Chronic pain is a prevalent, disabling, and costly condition.1 In the United States alone, an estimated 126 million adults reported some pain in the previous 3 months, with 25.3 million adults (11.2%) reporting daily (chronic) pain and 23.4 million (10.3%) a lot of pain.2 Three musculoskeletal pain disorders—low back pain, neck pain, osteoarthritis—are among the leading 9 causes of disability and together with migraine headache and other musculoskeletal disorders account for 9.7 million years lived with disability compared with only 8.8 million years lived with disability produced by the 12 leading causes of medical disability combined.3 Low back pain is the leading cause of years lived with disability both in the United States and globally and accounts for one-third of all work loss. Chronic pain costs the United States an estimated $560 to $635 billion annually.1 Regrettably, National Institutes of Health (NIH) funding for pain research declined sharply from 2003 to 2007 by an average of 9% per year, and the federal response to a 2011 Institute of Medicine report1 on pain in the United States has been limited and disproportionally focused on reducing opioid use rather than increasing pain relief.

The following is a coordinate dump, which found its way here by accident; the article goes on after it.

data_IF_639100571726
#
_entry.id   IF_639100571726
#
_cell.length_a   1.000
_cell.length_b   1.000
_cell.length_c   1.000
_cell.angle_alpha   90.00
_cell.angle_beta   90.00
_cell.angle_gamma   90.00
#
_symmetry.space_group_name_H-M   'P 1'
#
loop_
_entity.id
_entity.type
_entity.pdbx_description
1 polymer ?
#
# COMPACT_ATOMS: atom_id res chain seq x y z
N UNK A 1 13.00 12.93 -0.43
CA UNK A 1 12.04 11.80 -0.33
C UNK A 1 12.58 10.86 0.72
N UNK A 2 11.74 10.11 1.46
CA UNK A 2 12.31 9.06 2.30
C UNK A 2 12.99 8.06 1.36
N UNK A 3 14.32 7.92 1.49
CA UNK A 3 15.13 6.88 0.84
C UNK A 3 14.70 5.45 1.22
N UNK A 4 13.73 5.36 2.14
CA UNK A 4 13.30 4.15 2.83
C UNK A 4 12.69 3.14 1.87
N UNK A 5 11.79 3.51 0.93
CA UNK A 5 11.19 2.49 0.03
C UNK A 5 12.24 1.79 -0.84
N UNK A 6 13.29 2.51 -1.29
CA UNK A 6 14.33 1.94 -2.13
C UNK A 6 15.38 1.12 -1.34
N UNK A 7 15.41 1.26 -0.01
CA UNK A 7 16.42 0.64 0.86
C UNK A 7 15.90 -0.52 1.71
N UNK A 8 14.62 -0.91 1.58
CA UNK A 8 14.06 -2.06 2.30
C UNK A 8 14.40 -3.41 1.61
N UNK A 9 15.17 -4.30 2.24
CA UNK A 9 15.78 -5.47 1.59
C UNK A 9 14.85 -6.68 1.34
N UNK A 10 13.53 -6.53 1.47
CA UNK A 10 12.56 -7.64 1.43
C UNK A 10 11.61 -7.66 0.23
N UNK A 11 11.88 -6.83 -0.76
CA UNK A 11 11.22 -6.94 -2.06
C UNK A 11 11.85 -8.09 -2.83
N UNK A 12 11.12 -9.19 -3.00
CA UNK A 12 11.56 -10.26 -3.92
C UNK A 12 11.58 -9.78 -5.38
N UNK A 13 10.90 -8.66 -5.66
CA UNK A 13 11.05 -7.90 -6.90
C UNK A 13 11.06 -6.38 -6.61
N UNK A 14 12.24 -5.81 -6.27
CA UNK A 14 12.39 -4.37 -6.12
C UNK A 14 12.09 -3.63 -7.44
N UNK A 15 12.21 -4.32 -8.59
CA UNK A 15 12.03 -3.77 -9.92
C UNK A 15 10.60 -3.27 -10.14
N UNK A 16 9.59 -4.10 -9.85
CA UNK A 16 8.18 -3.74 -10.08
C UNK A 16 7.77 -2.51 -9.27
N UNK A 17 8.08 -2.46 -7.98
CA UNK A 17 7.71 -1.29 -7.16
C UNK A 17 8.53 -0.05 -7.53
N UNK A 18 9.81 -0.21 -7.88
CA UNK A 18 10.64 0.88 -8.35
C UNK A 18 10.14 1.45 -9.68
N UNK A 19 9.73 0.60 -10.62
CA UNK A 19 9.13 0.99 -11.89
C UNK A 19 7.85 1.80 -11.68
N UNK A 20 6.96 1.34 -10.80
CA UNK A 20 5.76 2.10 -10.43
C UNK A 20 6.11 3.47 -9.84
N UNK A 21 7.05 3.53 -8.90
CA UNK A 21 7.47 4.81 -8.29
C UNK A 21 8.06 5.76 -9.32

Kurt Kroenke, Andrea Cheville. Management of Chronic Pain in the Aftermath of the Opioid Backlash. JAMA. 2017;317(23):2365–2366. doi:10.1001/jama.2017.4884